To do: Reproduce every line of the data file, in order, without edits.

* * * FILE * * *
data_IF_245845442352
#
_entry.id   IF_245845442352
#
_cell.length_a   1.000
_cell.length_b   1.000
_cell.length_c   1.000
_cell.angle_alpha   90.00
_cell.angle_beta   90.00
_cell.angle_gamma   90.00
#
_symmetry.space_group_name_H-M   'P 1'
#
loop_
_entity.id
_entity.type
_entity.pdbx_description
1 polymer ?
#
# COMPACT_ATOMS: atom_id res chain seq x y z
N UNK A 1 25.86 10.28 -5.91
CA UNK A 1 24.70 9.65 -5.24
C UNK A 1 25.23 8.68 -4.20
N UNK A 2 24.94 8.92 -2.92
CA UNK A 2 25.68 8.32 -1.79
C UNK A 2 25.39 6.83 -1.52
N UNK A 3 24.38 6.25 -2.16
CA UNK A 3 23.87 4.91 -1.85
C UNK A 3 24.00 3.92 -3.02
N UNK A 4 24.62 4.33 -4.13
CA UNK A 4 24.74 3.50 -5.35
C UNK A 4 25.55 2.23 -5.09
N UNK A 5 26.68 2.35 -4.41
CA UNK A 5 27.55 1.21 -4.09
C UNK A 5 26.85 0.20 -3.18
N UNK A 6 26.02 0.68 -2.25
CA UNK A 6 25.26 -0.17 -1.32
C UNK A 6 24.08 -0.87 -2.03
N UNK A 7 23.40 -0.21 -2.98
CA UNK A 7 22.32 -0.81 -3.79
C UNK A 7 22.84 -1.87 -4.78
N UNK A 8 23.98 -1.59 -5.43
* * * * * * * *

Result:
data_IF_245845442352
#
_entry.id   IF_245845442352
#
_cell.length_a   1.000
_cell.length_b   1.000
_cell.length_c   1.000
_cell.angle_alpha   90.00
_cell.angle_beta   90.00
_cell.angle_gamma   90.00
#
_symmetry.space_group_name_H-M   'P 1'
#
loop_
_entity.id
_entity.type
_entity.pdbx_description
1 polymer ?
#
# COMPACT_ATOMS: atom_id res chain seq x y z
N UNK A 1 25.86 10.28 -5.91
CA UNK A 1 24.70 9.65 -5.24
C UNK A 1 25.23 8.68 -4.20
N UNK A 2 24.94 8.92 -2.92
CA UNK A 2 25.68 8.32 -1.79
C UNK A 2 25.39 6.83 -1.52
N UNK A 3 24.38 6.25 -2.16
CA UNK A 3 23.87 4.91 -1.85
C UNK A 3 24.00 3.92 -3.02
N UNK A 4 24.62 4.33 -4.13
CA UNK A 4 24.74 3.50 -5.35
C UNK A 4 25.55 2.23 -5.09
N UNK A 5 26.68 2.35 -4.41
CA UNK A 5 27.55 1.21 -4.09
C UNK A 5 26.85 0.20 -3.18
N UNK A 6 26.02 0.68 -2.25
CA UNK A 6 25.26 -0.17 -1.32
C UNK A 6 24.08 -0.87 -2.03
N UNK A 7 23.40 -0.21 -2.98
CA UNK A 7 22.32 -0.81 -3.79
C UNK A 7 22.84 -1.87 -4.78
N UNK A 8 23.98 -1.59 -5.43